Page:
The Both/And of Francis Turretin on “He descended into hell”

In Volume 2, Thirteenth topic, Question 16 of his Institutes of Elenctic Theology, Francis Turretin has a very helpful discussion of the meaning of the phrase in the Apostle’s Creed, “He descended into hell.” After refuting the view of Lutherans and Roman Catholics that Jesus descended locally to hell (in favor of the Biblical view that His soul, after its separation from the body, went immediately to glory), Turretin asks, “May the descent into hell be rightly referred to infernal torments and to a most abject state under the dominion of death in the sepulcher [grave]?” He acknowledges that there is disagreement about this topic even among the orthodox, “some referring it to the spiritual anguish and hellish torments which he suffered (as Calvin, Beza, Danaeus, Ursinus and others, even various confessions of the churches), others maintaining that it pertains to his burial and three days’ detention in the sepulcher (as Zanchius, Piscator, Pierius and others).” The Westminster Larger Catechism #50 emphasizes the latter, and the Heidelberg Catechism #44 stresses the former.

Turretin skillfully, and I believe rightly, holds the two poles together:

If it is asked which of these two opinions ought to be retained, we answer both can be admitted and be made to agree perfectly with each other. Thus by descent into hell may be understood the extreme degree of Christ’s suffering and humiliation, both as to soul and body; and as the lowest degree of humiliation as to the body was its detention in the sepulcher, so as to the soul were those dreadful torments he felt. And thus this last article will be apposite for expressing the last degree of Christ’s humiliation, whether as to disgrace of body or as to anguish of soul. Nor should it seem wonderful if these two parts (mutually diverse from each other) should be joined together in one and the same article. It is not unusual in Scripture for a single sense to put on various relations and for many things to be embraced together, especially when the things are mutually subordinated and connected with each other. Since this phrase may be referred now to abjection of the body, then to griefs of the soul (and Christ should have undergone both conditions), it was not without reason that the ancients added this article to the preceding in order to set forth more distinctly this state of Christ.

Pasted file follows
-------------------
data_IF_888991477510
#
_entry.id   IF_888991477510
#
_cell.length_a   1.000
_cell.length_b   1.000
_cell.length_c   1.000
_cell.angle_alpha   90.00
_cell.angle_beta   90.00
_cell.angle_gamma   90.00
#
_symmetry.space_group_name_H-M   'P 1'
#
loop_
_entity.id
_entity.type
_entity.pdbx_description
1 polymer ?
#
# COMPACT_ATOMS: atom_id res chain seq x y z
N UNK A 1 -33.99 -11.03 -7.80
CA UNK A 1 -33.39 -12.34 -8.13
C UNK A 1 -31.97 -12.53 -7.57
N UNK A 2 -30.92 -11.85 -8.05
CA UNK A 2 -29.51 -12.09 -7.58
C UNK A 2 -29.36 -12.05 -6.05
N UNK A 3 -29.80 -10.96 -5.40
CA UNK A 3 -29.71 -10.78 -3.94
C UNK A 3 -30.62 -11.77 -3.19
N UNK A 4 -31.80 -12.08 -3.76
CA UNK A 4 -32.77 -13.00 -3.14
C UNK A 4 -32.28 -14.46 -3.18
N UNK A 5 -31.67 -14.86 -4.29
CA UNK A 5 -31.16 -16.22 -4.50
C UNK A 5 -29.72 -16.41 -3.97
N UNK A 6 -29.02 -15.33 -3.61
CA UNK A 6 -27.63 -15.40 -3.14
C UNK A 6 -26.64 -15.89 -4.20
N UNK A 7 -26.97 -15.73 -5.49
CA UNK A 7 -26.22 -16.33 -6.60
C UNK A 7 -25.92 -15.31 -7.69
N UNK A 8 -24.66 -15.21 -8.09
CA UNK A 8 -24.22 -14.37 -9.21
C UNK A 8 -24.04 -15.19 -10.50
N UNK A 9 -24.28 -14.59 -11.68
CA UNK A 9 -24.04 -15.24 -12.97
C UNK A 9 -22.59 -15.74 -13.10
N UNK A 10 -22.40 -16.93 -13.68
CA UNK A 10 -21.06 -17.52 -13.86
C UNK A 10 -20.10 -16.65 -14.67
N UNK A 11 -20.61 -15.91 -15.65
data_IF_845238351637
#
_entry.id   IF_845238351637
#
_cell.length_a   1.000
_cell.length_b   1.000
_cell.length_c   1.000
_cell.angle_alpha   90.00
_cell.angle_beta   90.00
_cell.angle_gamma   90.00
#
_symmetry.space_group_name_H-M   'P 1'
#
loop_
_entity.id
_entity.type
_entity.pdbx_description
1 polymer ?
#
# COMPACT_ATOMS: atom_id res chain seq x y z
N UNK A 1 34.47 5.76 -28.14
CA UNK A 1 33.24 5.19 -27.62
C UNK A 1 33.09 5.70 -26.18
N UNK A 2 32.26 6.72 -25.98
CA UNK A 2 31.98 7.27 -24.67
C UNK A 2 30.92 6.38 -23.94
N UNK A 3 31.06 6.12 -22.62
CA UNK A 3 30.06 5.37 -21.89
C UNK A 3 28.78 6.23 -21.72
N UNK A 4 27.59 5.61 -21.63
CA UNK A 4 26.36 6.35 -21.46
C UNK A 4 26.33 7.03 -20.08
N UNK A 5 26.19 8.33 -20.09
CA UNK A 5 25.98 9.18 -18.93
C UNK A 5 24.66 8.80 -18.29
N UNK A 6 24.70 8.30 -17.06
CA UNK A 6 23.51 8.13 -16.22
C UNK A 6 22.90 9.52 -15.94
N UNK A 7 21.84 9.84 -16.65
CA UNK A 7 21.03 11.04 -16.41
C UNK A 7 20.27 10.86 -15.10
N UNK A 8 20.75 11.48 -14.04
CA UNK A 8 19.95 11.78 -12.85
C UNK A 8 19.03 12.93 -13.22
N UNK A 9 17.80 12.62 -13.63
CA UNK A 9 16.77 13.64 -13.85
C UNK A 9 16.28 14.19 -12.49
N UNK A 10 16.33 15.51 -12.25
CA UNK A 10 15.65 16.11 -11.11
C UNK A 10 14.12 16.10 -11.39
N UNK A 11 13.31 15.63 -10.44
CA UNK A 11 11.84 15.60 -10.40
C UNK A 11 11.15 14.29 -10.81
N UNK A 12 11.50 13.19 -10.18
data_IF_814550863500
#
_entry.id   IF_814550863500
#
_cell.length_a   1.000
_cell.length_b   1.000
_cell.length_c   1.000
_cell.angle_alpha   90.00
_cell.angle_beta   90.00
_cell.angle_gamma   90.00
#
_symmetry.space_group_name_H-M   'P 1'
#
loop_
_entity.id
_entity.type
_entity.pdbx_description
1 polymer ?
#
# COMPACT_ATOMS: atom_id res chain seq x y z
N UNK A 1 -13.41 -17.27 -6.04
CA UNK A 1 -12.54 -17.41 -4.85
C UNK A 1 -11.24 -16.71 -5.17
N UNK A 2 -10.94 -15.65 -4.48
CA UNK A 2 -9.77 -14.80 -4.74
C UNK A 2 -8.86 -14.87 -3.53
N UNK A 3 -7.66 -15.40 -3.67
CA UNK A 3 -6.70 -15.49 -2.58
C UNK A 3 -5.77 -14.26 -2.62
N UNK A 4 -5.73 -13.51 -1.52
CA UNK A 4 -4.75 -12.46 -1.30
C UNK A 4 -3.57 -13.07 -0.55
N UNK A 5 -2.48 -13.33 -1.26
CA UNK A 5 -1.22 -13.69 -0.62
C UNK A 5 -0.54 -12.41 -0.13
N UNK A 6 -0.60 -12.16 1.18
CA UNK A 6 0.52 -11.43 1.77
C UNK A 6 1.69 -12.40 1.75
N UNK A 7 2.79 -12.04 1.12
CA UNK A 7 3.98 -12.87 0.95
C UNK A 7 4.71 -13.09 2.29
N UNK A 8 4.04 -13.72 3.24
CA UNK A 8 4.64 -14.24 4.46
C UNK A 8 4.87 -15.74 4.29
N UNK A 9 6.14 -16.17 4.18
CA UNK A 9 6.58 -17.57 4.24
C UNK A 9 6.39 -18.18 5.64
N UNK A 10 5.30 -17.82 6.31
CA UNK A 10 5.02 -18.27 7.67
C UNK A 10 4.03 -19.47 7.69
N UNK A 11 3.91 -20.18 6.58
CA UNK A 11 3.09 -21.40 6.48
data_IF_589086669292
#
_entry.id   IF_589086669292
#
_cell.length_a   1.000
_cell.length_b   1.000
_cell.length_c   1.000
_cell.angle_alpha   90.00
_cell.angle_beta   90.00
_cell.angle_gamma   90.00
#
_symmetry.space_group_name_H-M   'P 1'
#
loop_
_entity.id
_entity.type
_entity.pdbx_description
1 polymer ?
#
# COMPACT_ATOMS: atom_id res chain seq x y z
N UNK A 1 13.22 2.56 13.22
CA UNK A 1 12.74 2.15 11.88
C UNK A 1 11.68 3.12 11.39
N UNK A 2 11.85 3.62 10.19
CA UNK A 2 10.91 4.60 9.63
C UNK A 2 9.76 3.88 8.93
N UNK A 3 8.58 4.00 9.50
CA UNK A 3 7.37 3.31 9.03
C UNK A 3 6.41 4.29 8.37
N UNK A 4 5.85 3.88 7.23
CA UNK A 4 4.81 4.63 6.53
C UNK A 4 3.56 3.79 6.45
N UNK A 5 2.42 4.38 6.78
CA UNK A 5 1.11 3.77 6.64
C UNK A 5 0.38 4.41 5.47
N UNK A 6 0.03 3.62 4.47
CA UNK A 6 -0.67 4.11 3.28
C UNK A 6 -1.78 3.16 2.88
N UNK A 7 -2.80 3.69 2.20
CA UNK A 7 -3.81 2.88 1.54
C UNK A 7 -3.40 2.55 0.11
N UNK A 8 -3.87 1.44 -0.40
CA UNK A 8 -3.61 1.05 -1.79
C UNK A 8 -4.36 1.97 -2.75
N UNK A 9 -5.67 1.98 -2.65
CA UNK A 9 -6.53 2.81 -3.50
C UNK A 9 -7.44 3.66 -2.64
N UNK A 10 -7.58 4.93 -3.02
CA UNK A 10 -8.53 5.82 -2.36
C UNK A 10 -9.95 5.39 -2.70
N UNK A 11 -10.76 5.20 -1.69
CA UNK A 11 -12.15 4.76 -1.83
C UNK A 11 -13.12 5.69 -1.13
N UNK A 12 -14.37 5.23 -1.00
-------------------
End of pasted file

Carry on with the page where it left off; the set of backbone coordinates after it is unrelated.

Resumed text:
There are many more things to say in response and rebuttal concerning this question, and Turretin addresses more aspects of it in Questions 15 and 16 (another good resource is from Daniel Hyde, who has written a short book entitled In Defense of the Descent, in which he gives more detail on various modern views, and affirms the view that Turretin espouses). In sum, whenever someone asks me, “What do we mean by ‘He descended into hell?'” following Turretin I answer, “That Jesus Christ suffered the full wrath of God in body and in soul for us and for our salvation.”

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